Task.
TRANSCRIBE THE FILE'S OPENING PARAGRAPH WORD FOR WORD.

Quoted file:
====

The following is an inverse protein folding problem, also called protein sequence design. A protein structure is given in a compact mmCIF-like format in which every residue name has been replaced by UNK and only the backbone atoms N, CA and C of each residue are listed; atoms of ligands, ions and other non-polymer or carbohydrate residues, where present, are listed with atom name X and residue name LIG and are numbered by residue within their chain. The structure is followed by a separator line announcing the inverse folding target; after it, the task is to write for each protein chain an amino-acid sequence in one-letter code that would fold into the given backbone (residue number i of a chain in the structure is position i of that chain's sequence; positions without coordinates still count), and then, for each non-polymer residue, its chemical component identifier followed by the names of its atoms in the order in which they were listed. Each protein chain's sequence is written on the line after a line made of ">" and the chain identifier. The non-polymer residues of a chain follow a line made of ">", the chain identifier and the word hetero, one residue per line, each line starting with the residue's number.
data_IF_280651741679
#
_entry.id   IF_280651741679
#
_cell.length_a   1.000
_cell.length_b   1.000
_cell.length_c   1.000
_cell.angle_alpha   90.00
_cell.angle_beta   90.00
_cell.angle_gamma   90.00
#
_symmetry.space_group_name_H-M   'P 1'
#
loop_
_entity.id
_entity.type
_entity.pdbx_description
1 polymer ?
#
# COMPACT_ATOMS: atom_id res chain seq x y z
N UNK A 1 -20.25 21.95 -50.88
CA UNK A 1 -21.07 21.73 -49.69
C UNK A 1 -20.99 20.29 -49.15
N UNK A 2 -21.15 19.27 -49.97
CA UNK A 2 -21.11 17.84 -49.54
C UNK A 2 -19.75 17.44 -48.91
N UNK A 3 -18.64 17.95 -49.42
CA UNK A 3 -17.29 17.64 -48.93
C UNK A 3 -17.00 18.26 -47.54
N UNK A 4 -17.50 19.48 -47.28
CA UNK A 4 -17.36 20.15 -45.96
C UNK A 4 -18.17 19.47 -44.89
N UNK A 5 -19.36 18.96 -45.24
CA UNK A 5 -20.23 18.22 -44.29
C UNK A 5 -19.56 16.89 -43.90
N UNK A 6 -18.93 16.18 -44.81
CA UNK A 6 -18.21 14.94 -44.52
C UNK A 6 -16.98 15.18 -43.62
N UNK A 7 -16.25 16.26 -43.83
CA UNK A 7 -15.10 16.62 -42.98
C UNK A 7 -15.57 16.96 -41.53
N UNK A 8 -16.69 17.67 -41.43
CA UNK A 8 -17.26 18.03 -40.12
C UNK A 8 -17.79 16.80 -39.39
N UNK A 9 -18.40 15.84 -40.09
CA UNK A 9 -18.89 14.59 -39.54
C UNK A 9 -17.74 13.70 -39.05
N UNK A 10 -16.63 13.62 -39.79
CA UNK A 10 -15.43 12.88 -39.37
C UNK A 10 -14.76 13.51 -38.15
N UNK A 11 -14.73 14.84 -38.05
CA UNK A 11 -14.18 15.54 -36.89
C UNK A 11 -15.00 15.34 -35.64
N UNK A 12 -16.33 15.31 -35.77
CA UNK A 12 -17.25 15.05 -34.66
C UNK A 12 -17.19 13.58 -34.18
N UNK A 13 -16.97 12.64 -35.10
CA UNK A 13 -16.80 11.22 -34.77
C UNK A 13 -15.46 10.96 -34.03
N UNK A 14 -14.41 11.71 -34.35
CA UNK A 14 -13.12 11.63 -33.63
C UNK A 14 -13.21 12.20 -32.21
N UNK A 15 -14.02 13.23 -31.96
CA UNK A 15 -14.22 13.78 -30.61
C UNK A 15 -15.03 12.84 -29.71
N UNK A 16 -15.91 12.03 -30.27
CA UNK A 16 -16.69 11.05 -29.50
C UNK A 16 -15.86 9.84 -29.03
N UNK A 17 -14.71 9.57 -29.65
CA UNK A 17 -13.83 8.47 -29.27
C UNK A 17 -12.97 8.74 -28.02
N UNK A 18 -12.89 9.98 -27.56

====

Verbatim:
The following is an inverse protein folding problem, also called protein sequence design. A protein structure is given in a compact mmCIF-like format in which every residue name has been replaced by UNK and only the backbone atoms N, CA and C of each residue are listed; atoms of ligands, ions and other non-polymer or carbohydrate residues, where present, are listed with atom name X and residue name LIG and are numbered by residue within their chain. The structure is followed by a separator line announcing the inverse folding target; after it, the task is to write for each protein chain an amino-acid sequence in one-letter code that would fold into the given backbone (residue number i of a chain in the structure is position i of that chain's sequence; positions without coordinates still count), and then, for each non-polymer residue, its chemical component identifier followed by the names of its atoms in the order in which they were listed. Each protein chain's sequence is written on the line after a line made of ">" and the chain identifier. The non-polymer residues of a chain follow a line made of ">", the chain identifier and the word hetero, one residue per line, each line starting with the residue's number.